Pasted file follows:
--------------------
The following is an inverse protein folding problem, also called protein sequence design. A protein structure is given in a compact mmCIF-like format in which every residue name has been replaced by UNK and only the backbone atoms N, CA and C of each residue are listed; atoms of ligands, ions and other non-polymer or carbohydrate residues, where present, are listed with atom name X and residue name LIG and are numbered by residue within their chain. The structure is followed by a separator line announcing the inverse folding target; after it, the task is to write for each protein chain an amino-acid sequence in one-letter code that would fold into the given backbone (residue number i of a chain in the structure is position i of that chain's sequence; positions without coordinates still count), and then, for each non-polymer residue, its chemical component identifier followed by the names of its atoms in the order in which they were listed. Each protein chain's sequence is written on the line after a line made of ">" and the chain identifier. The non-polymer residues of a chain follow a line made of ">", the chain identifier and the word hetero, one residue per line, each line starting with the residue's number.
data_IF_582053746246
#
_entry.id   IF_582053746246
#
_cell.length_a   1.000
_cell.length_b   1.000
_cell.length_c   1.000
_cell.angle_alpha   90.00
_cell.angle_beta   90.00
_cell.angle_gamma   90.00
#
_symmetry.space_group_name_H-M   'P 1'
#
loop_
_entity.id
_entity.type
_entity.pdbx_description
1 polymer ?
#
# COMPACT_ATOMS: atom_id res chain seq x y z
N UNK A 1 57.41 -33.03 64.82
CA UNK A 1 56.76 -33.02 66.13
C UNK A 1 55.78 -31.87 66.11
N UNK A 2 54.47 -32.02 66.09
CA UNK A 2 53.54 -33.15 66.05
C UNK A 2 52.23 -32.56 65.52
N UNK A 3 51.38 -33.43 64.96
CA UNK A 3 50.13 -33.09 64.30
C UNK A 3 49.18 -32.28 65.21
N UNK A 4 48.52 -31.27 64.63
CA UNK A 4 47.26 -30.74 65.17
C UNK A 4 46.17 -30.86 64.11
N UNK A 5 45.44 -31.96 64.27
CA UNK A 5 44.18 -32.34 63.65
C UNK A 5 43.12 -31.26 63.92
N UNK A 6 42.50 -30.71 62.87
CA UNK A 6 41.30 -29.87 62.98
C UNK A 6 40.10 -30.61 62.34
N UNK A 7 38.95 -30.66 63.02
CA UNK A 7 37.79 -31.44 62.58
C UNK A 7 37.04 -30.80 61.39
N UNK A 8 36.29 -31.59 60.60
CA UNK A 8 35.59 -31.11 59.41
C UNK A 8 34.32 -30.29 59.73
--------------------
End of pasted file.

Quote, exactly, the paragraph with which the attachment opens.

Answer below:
The following is an inverse protein folding problem, also called protein sequence design. A protein structure is given in a compact mmCIF-like format in which every residue name has been replaced by UNK and only the backbone atoms N, CA and C of each residue are listed; atoms of ligands, ions and other non-polymer or carbohydrate residues, where present, are listed with atom name X and residue name LIG and are numbered by residue within their chain. The structure is followed by a separator line announcing the inverse folding target; after it, the task is to write for each protein chain an amino-acid sequence in one-letter code that would fold into the given backbone (residue number i of a chain in the structure is position i of that chain's sequence; positions without coordinates still count), and then, for each non-polymer residue, its chemical component identifier followed by the names of its atoms in the order in which they were listed. Each protein chain's sequence is written on the line after a line made of ">" and the chain identifier. The non-polymer residues of a chain follow a line made of ">", the chain identifier and the word hetero, one residue per line, each line starting with the residue's number.